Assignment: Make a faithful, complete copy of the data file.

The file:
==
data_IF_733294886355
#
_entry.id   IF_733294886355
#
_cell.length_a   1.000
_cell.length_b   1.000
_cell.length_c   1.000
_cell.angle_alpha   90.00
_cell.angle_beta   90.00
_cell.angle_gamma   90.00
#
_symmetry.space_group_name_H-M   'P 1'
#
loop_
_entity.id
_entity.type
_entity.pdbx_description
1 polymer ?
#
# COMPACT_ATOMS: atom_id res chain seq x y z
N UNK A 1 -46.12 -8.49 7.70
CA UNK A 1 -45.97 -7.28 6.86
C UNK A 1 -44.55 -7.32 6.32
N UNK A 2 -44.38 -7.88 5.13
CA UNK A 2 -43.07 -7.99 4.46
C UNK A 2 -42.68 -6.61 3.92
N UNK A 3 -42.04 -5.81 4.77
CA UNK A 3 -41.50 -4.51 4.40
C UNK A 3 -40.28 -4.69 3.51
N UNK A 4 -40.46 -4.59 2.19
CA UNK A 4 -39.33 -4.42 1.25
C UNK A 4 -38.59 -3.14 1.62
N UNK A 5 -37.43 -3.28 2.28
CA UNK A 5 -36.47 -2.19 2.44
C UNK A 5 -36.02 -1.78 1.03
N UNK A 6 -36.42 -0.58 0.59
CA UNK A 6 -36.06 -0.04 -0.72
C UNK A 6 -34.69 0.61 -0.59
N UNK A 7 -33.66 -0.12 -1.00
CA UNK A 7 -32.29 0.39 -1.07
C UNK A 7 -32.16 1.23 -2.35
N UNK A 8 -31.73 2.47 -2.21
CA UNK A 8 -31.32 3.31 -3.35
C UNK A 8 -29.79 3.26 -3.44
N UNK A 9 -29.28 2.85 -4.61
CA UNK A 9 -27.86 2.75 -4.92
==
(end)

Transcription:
data_IF_733294886355
#
_entry.id   IF_733294886355
#
_cell.length_a   1.000
_cell.length_b   1.000
_cell.length_c   1.000
_cell.angle_alpha   90.00
_cell.angle_beta   90.00
_cell.angle_gamma   90.00
#
_symmetry.space_group_name_H-M   'P 1'
#
loop_
_entity.id
_entity.type
_entity.pdbx_description
1 polymer ?
#
# COMPACT_ATOMS: atom_id res chain seq x y z
N UNK A 1 -46.12 -8.49 7.70
CA UNK A 1 -45.97 -7.28 6.86
C UNK A 1 -44.55 -7.32 6.32
N UNK A 2 -44.38 -7.88 5.13
CA UNK A 2 -43.07 -7.99 4.46
C UNK A 2 -42.68 -6.61 3.92
N UNK A 3 -42.04 -5.81 4.77
CA UNK A 3 -41.50 -4.51 4.40
C UNK A 3 -40.28 -4.69 3.51
N UNK A 4 -40.46 -4.59 2.19
CA UNK A 4 -39.33 -4.42 1.25
C UNK A 4 -38.59 -3.14 1.62
N UNK A 5 -37.43 -3.28 2.28
CA UNK A 5 -36.47 -2.19 2.44
C UNK A 5 -36.02 -1.78 1.03
N UNK A 6 -36.42 -0.58 0.59
CA UNK A 6 -36.06 -0.04 -0.72
C UNK A 6 -34.69 0.61 -0.59
N UNK A 7 -33.66 -0.12 -1.00
CA UNK A 7 -32.29 0.39 -1.07
C UNK A 7 -32.16 1.23 -2.35
N UNK A 8 -31.73 2.47 -2.21
CA UNK A 8 -31.32 3.31 -3.35
C UNK A 8 -29.79 3.26 -3.44
N UNK A 9 -29.28 2.85 -4.61
CA UNK A 9 -27.86 2.75 -4.92